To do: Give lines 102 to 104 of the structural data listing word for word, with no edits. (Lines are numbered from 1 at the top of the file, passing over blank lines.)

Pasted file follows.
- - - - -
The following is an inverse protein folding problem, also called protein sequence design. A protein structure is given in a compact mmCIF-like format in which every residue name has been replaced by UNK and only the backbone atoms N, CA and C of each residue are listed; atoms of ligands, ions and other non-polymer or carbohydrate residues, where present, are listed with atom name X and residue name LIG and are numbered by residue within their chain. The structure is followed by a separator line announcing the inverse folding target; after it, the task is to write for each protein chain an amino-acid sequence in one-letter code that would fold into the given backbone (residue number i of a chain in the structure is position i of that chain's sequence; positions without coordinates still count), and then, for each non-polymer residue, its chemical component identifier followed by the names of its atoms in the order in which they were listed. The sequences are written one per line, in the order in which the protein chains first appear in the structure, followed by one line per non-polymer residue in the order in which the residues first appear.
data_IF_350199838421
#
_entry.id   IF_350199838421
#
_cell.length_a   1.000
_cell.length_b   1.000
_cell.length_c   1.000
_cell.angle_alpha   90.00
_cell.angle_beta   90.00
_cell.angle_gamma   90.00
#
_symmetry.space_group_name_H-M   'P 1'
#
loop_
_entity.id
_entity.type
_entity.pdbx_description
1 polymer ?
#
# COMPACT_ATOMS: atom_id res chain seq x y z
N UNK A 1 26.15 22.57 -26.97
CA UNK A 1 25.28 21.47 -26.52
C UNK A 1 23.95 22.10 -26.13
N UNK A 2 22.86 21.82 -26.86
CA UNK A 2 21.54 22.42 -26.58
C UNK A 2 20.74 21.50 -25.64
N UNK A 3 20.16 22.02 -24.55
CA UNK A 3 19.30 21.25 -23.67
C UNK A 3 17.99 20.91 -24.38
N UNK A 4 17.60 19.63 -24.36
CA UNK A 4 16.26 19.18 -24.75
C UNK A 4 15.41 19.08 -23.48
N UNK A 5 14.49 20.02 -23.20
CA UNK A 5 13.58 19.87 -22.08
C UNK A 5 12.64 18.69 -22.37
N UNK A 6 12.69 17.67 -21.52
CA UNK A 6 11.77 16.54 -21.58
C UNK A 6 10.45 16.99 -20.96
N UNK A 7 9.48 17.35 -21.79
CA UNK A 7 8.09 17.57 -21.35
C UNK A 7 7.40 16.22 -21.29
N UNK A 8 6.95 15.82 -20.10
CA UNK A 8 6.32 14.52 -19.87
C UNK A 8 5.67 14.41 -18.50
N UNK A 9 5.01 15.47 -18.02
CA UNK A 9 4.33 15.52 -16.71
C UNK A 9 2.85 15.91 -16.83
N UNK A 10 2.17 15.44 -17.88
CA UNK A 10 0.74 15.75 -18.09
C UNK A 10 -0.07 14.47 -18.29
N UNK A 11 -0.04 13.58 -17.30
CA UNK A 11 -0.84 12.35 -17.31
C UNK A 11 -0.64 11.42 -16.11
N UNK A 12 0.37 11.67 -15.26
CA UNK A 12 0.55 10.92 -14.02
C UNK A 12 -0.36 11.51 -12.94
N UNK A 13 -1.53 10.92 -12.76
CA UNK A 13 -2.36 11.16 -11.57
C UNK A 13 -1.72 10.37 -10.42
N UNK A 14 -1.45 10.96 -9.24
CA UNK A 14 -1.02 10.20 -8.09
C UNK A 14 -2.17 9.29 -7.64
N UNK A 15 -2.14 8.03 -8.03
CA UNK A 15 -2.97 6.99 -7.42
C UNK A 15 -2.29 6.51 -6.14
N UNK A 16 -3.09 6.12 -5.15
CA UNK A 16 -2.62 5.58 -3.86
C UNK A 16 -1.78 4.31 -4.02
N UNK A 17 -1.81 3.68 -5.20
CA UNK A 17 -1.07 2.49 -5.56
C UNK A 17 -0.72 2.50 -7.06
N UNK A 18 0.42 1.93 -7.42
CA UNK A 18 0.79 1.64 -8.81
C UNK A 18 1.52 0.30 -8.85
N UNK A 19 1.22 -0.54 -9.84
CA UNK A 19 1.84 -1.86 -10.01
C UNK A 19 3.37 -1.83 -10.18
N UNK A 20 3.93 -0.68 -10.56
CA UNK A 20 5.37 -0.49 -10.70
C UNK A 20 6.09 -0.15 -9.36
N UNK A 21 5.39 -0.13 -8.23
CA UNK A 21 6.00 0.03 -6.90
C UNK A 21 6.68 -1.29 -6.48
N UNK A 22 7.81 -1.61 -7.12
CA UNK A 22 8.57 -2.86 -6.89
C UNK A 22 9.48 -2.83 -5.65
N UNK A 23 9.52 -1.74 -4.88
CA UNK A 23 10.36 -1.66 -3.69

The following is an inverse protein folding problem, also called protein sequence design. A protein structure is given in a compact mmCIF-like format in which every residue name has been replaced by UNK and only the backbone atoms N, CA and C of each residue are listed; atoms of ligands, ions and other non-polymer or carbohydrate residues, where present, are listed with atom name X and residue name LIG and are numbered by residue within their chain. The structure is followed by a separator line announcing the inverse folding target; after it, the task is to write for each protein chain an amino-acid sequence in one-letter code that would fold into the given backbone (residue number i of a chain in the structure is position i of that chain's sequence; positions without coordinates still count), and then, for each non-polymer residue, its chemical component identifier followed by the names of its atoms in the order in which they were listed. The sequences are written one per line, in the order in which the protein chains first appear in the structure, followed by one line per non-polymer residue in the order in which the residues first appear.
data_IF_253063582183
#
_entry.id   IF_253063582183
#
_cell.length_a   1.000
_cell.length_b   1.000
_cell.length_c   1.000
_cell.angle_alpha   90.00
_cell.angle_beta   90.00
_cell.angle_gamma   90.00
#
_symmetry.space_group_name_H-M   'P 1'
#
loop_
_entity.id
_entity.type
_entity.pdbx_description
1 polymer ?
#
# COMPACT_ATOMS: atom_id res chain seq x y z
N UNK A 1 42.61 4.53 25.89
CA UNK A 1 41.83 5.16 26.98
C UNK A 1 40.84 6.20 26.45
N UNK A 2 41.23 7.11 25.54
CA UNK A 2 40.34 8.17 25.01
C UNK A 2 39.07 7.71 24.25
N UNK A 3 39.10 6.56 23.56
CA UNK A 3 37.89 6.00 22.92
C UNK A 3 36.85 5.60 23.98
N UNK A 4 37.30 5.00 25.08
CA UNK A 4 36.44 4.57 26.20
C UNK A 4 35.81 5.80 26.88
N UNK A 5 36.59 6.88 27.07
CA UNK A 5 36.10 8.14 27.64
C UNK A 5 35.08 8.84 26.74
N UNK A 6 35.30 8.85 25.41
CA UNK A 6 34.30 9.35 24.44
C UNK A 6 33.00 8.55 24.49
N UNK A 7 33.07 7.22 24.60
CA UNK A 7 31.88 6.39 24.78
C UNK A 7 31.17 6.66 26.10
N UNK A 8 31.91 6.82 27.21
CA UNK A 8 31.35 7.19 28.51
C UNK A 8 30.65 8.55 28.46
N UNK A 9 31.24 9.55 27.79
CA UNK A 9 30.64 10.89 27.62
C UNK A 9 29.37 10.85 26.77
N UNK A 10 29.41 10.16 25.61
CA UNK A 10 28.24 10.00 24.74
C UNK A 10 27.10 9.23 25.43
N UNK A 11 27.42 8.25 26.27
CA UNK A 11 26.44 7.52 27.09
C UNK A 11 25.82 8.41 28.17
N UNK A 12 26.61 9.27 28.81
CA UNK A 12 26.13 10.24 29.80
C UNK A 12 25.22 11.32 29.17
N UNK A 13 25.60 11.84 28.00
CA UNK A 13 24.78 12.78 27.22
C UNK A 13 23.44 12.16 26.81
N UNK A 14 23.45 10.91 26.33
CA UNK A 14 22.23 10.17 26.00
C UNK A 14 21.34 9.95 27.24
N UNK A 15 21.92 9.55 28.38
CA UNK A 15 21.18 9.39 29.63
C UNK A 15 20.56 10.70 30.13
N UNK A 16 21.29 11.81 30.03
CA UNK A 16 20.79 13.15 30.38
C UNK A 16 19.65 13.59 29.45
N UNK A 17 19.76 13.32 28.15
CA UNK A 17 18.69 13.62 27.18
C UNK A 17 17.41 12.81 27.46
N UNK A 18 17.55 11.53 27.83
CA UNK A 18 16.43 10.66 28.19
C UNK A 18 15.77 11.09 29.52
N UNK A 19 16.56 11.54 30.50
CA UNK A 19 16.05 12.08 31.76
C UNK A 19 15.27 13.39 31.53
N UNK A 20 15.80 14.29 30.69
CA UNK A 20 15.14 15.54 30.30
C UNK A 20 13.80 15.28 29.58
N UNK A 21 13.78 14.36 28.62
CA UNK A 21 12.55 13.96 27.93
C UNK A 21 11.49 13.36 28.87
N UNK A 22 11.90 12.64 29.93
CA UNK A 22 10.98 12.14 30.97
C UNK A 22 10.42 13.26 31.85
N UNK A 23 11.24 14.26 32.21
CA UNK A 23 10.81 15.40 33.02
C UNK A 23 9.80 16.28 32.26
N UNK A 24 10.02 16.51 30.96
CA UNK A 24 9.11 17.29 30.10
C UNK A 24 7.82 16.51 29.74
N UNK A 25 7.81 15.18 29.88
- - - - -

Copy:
_symmetry.space_group_name_H-M   'P 1'
#
loop_